You believe that you do your job well. You clearly meet your duties and try to perform the tasks on time. But one day your employer calls you and says that you are fired. To your question ”why”, he/she gives neither explanations nor lawful reasons. So, what to do? Actually, if you are sure that you face a wrongful termination, you may submit a claim against your former employer. However, before getting into the legal procedures together with your wrongful termination lawyer, let’s get the idea of wrongful termination itself.
According to the legal definitions, termination is wrongful when it has no legal reasons. This may involve violation of federal anti-discrimination laws and/or breach of contract. It is illegal to fire the employer for the following reasons:
- Ethnic background
- Employee filed a claim against the employer
- The employee is a whistleblower
- Constructive discharge
- Violation of company policy
- Violation of public policy, etc.
Common circumstances of wrongful termination in detail
Though we have mentioned those circumstances under which the termination is wrongful, let’s single out the most common ones and see what their essence is.
Breach of contract
If you have signed an employment contract, its terms and conditions limit your employer’s actions. For example, if there is a certain period of time mentioned in the employment contract for you to perform your duties, the employer can’t fire you before the end of that term. Otherwise, you may submit a claim for wrongful termination and breach of contract.
Title VII of the Civil Rights Act of 1964, which states the Equal employment opportunity and defines the terms regarding the working environment, has a special section 703 describing discrimination because of race, color, religion, sex, or national origin. According to the section:
”It shall be an unlawful employment practice for an employer to fail or refuse to hire or to discharge any individual, or otherwise to discriminate against any individual with respect to his compensation, terms, conditions, or privileges of employment, because of such individual’s race, color, religion, sex, or national origin; or to limit, segregate, or classify his employees in any way which would deprive or tend to deprive any individual of employment opportunities or otherwise adversely affect his status as an employee, because of such individual’s race, color, religion, sex, or national origin.”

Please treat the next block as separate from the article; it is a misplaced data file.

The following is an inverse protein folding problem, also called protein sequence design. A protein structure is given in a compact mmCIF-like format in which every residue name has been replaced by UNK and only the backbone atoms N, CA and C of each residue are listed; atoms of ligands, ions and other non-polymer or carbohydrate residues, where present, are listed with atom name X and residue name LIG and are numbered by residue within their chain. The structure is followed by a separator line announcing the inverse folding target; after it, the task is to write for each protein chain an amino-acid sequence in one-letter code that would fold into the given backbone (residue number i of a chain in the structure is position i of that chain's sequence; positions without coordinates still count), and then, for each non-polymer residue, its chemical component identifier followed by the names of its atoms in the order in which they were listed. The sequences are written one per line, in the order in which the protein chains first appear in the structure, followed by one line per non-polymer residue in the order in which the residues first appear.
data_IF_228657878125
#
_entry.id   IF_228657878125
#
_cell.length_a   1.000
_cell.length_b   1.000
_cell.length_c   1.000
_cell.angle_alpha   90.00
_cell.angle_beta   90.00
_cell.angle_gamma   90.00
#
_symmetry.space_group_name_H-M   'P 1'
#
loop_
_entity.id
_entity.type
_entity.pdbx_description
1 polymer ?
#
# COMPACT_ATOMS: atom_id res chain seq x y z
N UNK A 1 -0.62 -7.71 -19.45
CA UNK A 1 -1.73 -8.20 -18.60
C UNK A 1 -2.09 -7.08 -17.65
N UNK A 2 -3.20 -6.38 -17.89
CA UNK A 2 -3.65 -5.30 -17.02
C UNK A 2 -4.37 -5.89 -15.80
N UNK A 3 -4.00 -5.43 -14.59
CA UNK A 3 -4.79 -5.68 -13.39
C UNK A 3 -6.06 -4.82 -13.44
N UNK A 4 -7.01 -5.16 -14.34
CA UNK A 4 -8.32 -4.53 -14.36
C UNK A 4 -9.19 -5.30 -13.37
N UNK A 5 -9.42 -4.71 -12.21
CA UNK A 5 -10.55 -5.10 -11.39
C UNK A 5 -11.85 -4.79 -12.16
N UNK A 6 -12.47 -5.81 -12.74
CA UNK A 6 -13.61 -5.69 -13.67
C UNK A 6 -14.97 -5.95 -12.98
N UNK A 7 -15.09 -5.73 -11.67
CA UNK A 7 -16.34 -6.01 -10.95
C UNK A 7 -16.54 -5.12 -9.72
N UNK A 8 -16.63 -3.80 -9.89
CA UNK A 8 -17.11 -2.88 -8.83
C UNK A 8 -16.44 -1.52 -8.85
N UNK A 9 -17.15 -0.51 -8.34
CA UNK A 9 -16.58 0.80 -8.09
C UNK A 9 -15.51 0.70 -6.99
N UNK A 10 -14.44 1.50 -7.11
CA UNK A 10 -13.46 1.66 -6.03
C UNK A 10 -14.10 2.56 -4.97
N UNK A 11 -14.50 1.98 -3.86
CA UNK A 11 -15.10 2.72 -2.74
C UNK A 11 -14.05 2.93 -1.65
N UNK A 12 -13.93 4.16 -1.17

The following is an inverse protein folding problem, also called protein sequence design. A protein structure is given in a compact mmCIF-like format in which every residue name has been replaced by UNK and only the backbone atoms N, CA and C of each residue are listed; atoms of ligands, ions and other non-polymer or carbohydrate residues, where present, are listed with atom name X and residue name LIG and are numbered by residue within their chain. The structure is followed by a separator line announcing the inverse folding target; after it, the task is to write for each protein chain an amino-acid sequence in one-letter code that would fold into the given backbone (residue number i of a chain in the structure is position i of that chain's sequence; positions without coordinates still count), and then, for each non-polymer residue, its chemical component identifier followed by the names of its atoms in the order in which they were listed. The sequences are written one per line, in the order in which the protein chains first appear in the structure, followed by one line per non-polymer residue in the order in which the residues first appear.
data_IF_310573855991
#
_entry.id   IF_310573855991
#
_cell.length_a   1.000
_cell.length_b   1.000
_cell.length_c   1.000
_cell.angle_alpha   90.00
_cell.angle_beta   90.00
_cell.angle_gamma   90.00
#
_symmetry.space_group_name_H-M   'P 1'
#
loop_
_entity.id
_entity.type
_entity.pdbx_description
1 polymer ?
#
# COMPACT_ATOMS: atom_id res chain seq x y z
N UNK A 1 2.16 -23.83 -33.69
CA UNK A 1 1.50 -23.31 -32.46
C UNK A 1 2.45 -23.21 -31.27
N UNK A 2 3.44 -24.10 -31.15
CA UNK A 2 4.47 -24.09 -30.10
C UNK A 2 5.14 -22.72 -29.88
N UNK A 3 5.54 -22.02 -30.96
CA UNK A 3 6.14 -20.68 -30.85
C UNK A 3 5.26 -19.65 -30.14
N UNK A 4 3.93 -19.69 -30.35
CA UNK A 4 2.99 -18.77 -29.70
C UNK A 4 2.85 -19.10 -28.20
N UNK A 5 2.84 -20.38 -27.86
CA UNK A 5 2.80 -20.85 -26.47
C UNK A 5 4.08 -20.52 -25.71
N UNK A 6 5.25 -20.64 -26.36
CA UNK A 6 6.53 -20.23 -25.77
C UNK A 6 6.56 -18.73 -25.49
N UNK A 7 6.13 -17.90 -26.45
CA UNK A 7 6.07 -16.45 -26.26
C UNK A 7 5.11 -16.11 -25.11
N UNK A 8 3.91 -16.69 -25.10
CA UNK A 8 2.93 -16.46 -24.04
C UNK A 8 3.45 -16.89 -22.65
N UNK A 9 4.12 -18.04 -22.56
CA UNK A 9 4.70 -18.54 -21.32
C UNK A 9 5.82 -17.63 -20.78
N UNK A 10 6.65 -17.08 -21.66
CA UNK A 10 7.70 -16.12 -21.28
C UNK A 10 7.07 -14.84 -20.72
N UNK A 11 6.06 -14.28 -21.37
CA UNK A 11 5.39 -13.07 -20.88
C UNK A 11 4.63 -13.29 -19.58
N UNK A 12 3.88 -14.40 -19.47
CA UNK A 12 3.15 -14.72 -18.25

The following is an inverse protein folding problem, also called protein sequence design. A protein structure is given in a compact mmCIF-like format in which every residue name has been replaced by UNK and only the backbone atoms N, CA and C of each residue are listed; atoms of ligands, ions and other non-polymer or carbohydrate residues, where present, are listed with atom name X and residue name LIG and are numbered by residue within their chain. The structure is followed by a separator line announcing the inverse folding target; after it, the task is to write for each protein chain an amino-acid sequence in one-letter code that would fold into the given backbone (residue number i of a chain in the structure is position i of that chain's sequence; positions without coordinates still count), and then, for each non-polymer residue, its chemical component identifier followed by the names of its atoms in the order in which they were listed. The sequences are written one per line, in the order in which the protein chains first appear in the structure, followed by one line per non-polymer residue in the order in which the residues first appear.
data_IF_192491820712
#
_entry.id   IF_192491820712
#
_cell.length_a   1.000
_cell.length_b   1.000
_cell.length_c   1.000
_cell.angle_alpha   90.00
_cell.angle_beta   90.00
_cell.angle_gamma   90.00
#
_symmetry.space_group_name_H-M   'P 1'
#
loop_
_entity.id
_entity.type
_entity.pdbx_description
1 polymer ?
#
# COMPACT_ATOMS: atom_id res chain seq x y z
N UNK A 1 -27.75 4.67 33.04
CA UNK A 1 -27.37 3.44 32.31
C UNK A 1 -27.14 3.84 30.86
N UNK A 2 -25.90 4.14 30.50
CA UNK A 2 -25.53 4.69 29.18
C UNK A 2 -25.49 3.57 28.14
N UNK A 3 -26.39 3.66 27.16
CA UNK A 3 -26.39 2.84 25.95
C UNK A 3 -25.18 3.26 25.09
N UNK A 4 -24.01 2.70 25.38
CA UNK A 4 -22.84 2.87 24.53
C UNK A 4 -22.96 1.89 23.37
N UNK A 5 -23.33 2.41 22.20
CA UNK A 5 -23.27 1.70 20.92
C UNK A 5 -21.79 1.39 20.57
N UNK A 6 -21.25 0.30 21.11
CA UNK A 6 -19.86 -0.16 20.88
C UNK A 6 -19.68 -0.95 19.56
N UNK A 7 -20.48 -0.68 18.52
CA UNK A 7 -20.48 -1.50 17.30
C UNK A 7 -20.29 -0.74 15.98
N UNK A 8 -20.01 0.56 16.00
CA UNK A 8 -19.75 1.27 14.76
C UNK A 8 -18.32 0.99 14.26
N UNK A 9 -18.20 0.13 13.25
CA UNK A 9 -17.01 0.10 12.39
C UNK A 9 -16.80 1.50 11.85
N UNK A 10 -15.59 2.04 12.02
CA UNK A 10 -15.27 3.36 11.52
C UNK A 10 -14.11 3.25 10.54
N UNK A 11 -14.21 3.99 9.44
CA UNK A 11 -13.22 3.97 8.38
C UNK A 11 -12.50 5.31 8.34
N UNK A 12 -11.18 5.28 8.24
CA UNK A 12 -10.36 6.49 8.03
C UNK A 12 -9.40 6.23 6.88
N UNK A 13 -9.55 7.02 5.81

This is one of the main circumstances of wrongful termination when the employee is fired because of certain activities. An example of retaliation is when the employee has informed about sexual harassment or formed a labor union and got terminated for that deed.
In most states (except Montana), employees work ”at-will”. In this case, the employer can fire the employee at any time for any legal reason or even without reason. However, no matter your employment is ”at-will” or not, your termination will be treated as a wrongful if performed on an illegal basis.
Damages to wrongfully terminated employees may include:
- Back pay
- Front pay
- Compensatory damages
- Reasonable accommodations
- Injunctive relief
- Punitive damages
- Wrongful termination lawyer fees
What to do after termination?
After hearing the exclamation ”fired!”, do not get into despair. That will bring more harm to you. I agree, that wrongful termination is not your daydream. Moreover, if you make proper steps, believe me, or not, the results will be satisfactory. First, clearly identify your rights. Second, get to know the remedies and reliable recourses. Also, don’t forget to document the circumstances under which they fired you.
It is equally important to ask for your personal file to know whether other things were added to the file to justify the termination or not. Next step is to gather such relevant materials as employee handbooks, memos, brochures, orientation materials or written evaluation of your work. The last but not least, find out how to file a claim and where to submit. In addition, to handle all these procedures, you need a skillful wrongful termination lawyer to ”hold your hand” and walk through the legal path.
Has your employer broken his/her promises made in the recruiting process or in the final stages of employment? If the answer is positive, you may be facing a fraud. You need the following data to prove that you lost the job because of fraudulent actions.
- False representation by the employer
- Someone knew about the false representation
- The employer intentionally deceived you
- You really relied on the representation
- As a result of your reliance, you were harmed, etc.
Actually, the hardest part of the above mentioned is to prove that the employer intended to trick you. To provide grounded evidence, you need to gather documentation regarding the fact how, to whom, and by what means the employer made that false representation.
Wrongful termination lawyer to hire
In fact, there is no any specific law to provide protection for wrongfully terminated employees. However, federal or state laws prohibiting discrimination and/or contract law may cover the case of wrongful termination. If you feel that one of the hereinabove circumstances refers to your termination case, undoubtedly you need a wrongful termination lawyer. He/she knows everything about wrongful termination and beyond. Your employee rights should be protected. There is no one else but our wrongful termination lawyer to stand by you and fight with the sword of justice.